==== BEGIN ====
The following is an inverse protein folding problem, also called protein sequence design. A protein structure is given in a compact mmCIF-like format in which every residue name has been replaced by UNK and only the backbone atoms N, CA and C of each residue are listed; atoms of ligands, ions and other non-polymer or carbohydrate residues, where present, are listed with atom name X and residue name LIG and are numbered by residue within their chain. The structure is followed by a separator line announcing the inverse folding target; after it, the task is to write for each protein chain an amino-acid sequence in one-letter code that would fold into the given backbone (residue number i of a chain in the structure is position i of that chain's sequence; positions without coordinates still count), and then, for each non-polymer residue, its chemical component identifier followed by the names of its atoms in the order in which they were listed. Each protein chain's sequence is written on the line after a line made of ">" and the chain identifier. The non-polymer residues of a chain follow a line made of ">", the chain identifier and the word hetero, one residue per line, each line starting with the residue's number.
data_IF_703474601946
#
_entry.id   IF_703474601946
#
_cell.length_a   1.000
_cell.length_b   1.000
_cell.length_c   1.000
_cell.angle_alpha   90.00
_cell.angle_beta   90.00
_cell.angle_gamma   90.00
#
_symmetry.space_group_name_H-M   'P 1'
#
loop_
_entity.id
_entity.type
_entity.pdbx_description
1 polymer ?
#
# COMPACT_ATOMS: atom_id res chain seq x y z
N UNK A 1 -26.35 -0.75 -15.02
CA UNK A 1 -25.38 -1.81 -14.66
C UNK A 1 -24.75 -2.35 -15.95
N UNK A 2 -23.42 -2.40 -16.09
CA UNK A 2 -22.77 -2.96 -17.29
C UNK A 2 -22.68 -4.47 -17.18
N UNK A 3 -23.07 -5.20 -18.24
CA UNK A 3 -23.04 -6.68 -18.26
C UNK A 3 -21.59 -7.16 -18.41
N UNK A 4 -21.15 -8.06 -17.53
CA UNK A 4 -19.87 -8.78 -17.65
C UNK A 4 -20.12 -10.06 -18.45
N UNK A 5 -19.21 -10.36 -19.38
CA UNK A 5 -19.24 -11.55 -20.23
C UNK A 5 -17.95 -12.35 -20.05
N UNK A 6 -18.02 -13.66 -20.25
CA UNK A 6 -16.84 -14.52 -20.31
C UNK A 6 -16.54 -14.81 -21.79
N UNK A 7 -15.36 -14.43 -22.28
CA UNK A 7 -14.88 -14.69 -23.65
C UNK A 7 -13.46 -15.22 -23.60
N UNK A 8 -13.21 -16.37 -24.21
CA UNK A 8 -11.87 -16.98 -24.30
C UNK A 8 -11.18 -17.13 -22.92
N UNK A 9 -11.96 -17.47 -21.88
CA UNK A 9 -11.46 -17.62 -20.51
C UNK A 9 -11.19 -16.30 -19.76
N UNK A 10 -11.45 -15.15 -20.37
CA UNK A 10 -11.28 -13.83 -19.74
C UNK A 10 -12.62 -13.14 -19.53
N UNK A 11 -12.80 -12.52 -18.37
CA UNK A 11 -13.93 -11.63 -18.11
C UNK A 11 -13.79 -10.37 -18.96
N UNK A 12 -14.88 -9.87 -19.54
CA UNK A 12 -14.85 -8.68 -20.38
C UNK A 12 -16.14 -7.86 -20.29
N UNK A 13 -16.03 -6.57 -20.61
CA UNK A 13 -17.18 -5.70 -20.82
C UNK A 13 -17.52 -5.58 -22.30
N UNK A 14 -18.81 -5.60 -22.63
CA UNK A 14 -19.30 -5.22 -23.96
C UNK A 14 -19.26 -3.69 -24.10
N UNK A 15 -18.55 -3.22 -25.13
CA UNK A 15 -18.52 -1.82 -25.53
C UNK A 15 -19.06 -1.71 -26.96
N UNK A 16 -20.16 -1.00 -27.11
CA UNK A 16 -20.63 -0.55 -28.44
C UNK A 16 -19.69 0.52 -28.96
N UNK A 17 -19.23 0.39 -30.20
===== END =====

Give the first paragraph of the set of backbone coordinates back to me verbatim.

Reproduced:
The following is an inverse protein folding problem, also called protein sequence design. A protein structure is given in a compact mmCIF-like format in which every residue name has been replaced by UNK and only the backbone atoms N, CA and C of each residue are listed; atoms of ligands, ions and other non-polymer or carbohydrate residues, where present, are listed with atom name X and residue name LIG and are numbered by residue within their chain. The structure is followed by a separator line announcing the inverse folding target; after it, the task is to write for each protein chain an amino-acid sequence in one-letter code that would fold into the given backbone (residue number i of a chain in the structure is position i of that chain's sequence; positions without coordinates still count), and then, for each non-polymer residue, its chemical component identifier followed by the names of its atoms in the order in which they were listed. Each protein chain's sequence is written on the line after a line made of ">" and the chain identifier. The non-polymer residues of a chain follow a line made of ">", the chain identifier and the word hetero, one residue per line, each line starting with the residue's number.